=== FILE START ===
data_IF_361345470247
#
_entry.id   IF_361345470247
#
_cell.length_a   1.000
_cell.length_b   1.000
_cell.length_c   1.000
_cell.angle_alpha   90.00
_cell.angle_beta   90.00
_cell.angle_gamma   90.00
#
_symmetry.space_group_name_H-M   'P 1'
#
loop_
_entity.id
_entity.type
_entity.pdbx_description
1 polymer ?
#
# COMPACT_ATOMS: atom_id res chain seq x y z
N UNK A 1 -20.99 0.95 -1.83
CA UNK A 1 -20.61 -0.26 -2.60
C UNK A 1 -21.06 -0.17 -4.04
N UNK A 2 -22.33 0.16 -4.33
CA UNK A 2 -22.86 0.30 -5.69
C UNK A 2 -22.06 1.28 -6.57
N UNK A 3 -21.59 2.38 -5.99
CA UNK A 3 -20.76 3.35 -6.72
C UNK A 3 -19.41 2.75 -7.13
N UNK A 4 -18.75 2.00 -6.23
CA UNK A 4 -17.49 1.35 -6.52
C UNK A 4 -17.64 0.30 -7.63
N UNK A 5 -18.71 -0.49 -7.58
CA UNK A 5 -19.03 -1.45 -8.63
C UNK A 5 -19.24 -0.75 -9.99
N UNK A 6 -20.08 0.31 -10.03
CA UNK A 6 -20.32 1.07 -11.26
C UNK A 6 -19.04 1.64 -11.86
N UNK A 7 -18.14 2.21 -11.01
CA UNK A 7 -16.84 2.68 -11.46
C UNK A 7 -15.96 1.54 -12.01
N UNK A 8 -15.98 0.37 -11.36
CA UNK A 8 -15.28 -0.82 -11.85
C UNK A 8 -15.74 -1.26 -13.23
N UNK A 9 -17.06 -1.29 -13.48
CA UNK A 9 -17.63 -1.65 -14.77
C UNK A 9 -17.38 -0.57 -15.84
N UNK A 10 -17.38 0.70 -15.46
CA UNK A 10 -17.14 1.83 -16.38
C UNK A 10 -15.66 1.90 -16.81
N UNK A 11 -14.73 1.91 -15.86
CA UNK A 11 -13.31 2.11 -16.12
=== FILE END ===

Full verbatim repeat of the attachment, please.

data_IF_361345470247
#
_entry.id   IF_361345470247
#
_cell.length_a   1.000
_cell.length_b   1.000
_cell.length_c   1.000
_cell.angle_alpha   90.00
_cell.angle_beta   90.00
_cell.angle_gamma   90.00
#
_symmetry.space_group_name_H-M   'P 1'
#
loop_
_entity.id
_entity.type
_entity.pdbx_description
1 polymer ?
#
# COMPACT_ATOMS: atom_id res chain seq x y z
N UNK A 1 -20.99 0.95 -1.83
CA UNK A 1 -20.61 -0.26 -2.60
C UNK A 1 -21.06 -0.17 -4.04
N UNK A 2 -22.33 0.16 -4.33
CA UNK A 2 -22.86 0.30 -5.69
C UNK A 2 -22.06 1.28 -6.57
N UNK A 3 -21.59 2.38 -5.99
CA UNK A 3 -20.76 3.35 -6.72
C UNK A 3 -19.41 2.75 -7.13
N UNK A 4 -18.75 2.00 -6.23
CA UNK A 4 -17.49 1.35 -6.52
C UNK A 4 -17.64 0.30 -7.63
N UNK A 5 -18.71 -0.49 -7.58
CA UNK A 5 -19.03 -1.45 -8.63
C UNK A 5 -19.24 -0.75 -9.99
N UNK A 6 -20.08 0.31 -10.03
CA UNK A 6 -20.32 1.07 -11.26
C UNK A 6 -19.04 1.64 -11.86
N UNK A 7 -18.14 2.21 -11.01
CA UNK A 7 -16.84 2.68 -11.46
C UNK A 7 -15.96 1.54 -12.01
N UNK A 8 -15.98 0.37 -11.36
CA UNK A 8 -15.28 -0.82 -11.85
C UNK A 8 -15.74 -1.26 -13.23
N UNK A 9 -17.06 -1.29 -13.48
CA UNK A 9 -17.63 -1.65 -14.77
C UNK A 9 -17.38 -0.57 -15.84
N UNK A 10 -17.38 0.70 -15.46
CA UNK A 10 -17.14 1.83 -16.38
C UNK A 10 -15.66 1.90 -16.81
N UNK A 11 -14.73 1.91 -15.86
CA UNK A 11 -13.31 2.11 -16.12